How to go back to the future with old-school blogging
In recent years, social media platforms haven’t shown a whole lot of respect for user privacy, and have constantly proven to be detrimental to our mental health and bring out the worst in people. This has led some to believe the age of social media is drawing to an end and if you’re one of them, you may be wondering how will you invest your newly available digital time.
Private group chats in messaging apps have become a popular way to share photos and videos away from the glare of social media feeds. But if you still want some level of exposure, blogging is a way to get your thoughts, pictures, links, and other content out into the world. It goes back to an earlier, simpler time on the internet, and if that sounds appealing to you, this is how you post like in the good old days.
Why you should start a blog
As the internet first began to open up to the masses, many people started up personal blogs: Their own space on the web where they could share musings, pictures, videos, music, links to other places on the web, and just about anything they wanted.
Gradually, social media platforms began to take over this same role, as they were easier to use, better suited for mobile apps, and easily connected users to hundreds or thousands of people, which meant that a person’s audience could get exponentially bigger pretty quickly.
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But as all the connectivity and speed we associate with social networks starts to seem less appealing, blogging‘s slower, more structured and controlled approach has begun to look attractive again. The reduced exposure can be an asset, too—even if you choose to make your posts widely available online, the bigger attention span required to read a blog post will make it more likely to have a following that’s genuinely interested in your voice and not only reading for the sake of hating.
Tumblr is the perfect place to turn to if you’re switching from social media to blogging. It focuses on seven quick post types—text, photo, quote, link, chat, audio, and video—and pages can look a lot like Twitter feeds, just with more of a blogging framework around them.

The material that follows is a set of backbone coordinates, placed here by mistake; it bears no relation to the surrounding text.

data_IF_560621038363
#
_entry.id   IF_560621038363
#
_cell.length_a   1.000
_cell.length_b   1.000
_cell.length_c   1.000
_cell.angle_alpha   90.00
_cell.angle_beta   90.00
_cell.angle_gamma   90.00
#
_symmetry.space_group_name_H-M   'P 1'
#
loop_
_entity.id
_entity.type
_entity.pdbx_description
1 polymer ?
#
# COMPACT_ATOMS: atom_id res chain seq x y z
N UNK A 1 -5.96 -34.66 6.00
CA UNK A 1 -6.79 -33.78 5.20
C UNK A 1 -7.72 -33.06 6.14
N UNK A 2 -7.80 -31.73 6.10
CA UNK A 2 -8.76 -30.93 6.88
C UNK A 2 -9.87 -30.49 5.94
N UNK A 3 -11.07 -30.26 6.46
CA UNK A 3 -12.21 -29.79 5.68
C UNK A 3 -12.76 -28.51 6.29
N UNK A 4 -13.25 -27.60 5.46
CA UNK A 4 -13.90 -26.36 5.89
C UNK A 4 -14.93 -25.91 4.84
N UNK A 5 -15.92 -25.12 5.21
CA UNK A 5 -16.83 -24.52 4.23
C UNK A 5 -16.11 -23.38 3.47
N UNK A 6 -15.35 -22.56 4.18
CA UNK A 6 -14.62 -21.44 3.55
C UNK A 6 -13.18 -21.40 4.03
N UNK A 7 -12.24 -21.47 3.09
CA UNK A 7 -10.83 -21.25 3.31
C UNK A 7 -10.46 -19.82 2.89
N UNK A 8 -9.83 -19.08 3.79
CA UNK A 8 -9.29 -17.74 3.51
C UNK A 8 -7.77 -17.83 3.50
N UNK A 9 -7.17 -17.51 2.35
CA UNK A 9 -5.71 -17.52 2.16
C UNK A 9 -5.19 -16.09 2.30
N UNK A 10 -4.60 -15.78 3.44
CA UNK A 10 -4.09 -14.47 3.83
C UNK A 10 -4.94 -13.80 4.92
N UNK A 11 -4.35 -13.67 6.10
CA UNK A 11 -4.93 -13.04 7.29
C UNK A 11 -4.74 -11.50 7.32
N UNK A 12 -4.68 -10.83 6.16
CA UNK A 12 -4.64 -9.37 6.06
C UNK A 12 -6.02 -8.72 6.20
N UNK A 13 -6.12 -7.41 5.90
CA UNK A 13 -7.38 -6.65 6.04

Just as with social media, your Tumblr home page also has a timeline with a rolling feed of posts from other blogs you’re following on the platform. It also includes mechanisms you’re very much familiar with from social networks: On Tumblr you’re able to give likes, comment on other people’s posts, and even reblog them to your own page.
The platform balances all of the speed and convenience of these social features with the added extras of a blog, like your choice of layouts, your own personal URL, and the ability to tag your posts, for example. You can also manage multiple blogs from the same account, and make some of them password-protected if you don’t want the internet at large finding them or seeing what’s on them.
There’s a lot to explore on Tumblr, but you may be interested in the big art community that set up shop here, along with a lot of fandoms based around popular culture. Tumblr is free to use without any restrictions, but you can pay $5 a month to remove ads from your feed.
Some of the biggest sites on the web are built on WordPress. The platform is similar to Tumblr in the way it offers a specific group of post types, but this service offers more of everything: More features, more customizations, more layouts, and more room to expand and add functionalities like online shopping or booking, for example. You can think of it as a more advanced version of Tumblr that you can upgrade if and when you need to.